If you’re a journalist, using a Virtual Private Network (VPN) should be a no-brainer – not only for your own cybersecurity but for accessing government-restricted and geo-blocked content as well.

Let’s start with the former. A VPN is an app that routes your internet connection through a secure server (or a couple) in a remote location of your choice, anonymizing your IP address and encrypting your traffic in the process. This makes it much more difficult for your friendly neighborhood online surveillance system to track your online activities and trace your connection back to your device.

Yet there’s more to VPNs than encryption and privacy - there’s also the ability to unblock restricted content. This is true in the case of online censorship, because you’re contacting VPN IP addresses, rather than IPs of blocked services. It’s also true for geo-blocking: by connecting through a VPN server in some other country, you appear to be a resident of that country. Both are useful for a journalist or anyone else who relies on getting information from various sources across the world.

However, not all VPNs are created equal. While some are “merely” selling your data to marketing companies, others can actually be state-sponsored spyware apps in disguise or just be legally required to provide your data to intelligence agencies due to their jurisdiction.

Which is why as a journalist, you should only use a VPN that is not only technically secure but also has a strict no-logs policy and is not based in China or any of the 14 Eyes countries, such as ExpressVPN or NordVPN. Alternatively, there's Google's Outline – a do-it-yourself pseudo-VPN that the company created specifically for journalists.

7. Secure your email

Email is still one of the most important means of communication. This is particularly true for journalists who communicate with sources and publications every day. Therefore, finding a secure and private email service is very important.

The big providers of email (Google, Yahoo, Microsoft, and others) are convenient to use but usually come with lots of privacy issues. Firstly, all of these companies have been victims of massive data breaches over the years, not to mention other privacy scandals. Secondly, none of these email providers offer end-to-end encryption - the only surefire way to ensure the privacy of your email communications.

Fortunately, there are secure alternatives to these less than privacy-minded email providers. Two of these are Kolab Now and ProtonMail – email services built on open-source code and based in privacy-friendly Switzerland.

While ProtonMail offers email encryption by default, Kolab Now does not – which is why, in case of choosing Kolab Now, you should use an email encryption extension for your browser.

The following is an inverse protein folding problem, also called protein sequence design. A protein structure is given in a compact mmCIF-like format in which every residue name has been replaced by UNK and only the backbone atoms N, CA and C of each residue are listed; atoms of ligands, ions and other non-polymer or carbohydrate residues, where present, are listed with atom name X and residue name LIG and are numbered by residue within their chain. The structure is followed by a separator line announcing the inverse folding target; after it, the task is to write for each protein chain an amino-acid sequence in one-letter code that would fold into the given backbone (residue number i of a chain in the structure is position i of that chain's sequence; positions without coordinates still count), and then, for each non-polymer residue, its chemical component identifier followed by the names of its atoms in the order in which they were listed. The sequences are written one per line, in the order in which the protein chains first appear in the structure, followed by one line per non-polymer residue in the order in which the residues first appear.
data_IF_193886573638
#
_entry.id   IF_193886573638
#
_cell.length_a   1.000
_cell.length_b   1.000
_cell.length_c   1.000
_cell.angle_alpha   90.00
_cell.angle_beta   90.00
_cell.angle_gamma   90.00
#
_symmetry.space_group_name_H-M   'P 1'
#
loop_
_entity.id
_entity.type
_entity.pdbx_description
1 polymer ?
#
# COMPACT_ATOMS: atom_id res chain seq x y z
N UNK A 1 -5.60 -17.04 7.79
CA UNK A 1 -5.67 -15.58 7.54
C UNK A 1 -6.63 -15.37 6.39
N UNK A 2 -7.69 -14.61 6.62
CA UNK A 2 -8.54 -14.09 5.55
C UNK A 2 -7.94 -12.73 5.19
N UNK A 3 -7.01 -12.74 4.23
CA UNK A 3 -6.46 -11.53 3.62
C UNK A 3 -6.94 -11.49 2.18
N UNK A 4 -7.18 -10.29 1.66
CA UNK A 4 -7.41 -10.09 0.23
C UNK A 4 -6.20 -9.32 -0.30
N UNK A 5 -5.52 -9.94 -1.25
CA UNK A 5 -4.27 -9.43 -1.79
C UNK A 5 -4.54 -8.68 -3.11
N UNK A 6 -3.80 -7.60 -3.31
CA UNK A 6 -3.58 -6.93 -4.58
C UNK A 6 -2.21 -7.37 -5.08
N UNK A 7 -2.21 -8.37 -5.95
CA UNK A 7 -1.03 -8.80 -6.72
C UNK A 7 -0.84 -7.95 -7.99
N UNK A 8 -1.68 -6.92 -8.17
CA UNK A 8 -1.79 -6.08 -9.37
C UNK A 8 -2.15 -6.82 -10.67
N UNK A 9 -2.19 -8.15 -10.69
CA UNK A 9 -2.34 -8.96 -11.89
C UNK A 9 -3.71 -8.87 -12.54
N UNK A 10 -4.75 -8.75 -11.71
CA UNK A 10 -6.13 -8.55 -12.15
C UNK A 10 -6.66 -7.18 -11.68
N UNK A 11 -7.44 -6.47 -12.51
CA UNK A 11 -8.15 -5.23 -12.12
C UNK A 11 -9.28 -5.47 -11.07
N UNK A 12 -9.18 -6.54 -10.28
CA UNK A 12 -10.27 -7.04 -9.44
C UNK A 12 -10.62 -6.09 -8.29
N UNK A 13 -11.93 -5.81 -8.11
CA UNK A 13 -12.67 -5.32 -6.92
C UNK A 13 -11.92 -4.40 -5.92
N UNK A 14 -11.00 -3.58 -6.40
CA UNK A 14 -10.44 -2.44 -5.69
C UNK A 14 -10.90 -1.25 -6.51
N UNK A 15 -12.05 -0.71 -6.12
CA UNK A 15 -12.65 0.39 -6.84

If you want to push your email anonymity even further, you can use the “dead drop” technique. Used by secretive teenagers and clandestine dissidents alike, a dead drop is, simply put, an unsent message left in the Drafts folder of a webmail client that acts as a live document.

By providing your source with the username and passphrase of a webmail account, you can exchange messages or attachments without actually sending anything to each other. While not strictly foolproof, the dead drop technique can help you minimize some traces of your traffic.

8. Use private messaging apps

Our previous warning about trusting the big corporations with your data also applies to the messaging apps you use to communicate with your sources and colleagues.

Using popular organizational chats like Slack, Skype, or Google Hangouts should be out of the question due to logging, security vulnerabilities, and possible backdoors.

That’s why we’re glad there are apps like Telegram or Signal. While the latter looks like your ordinary chat and VoIP call app, Signal is built for privacy by design: your messages and calls are subject to end-to-end encryption, preventing hackers from intercepting your communications, and even preventing the messaging service itself from spying on you.

And if you turn on Signal’s self-destruct feature that allows you to automatically delete your conversations after a set amount of time, even having your device in the wrong hands might not yield the attacker any valuable data.

While many other messaging apps such as the Facebook-owned (oops!) WhatsApp offer end-to-end decryption as well, they still have access to your metadata, which means they know who you were in contact with and when. As a privacy-focused app, Signal neither collects nor stores any metadata ­– even if the authorities try to strongarm Signal into handing over your comms, they’ll come up empty-handed.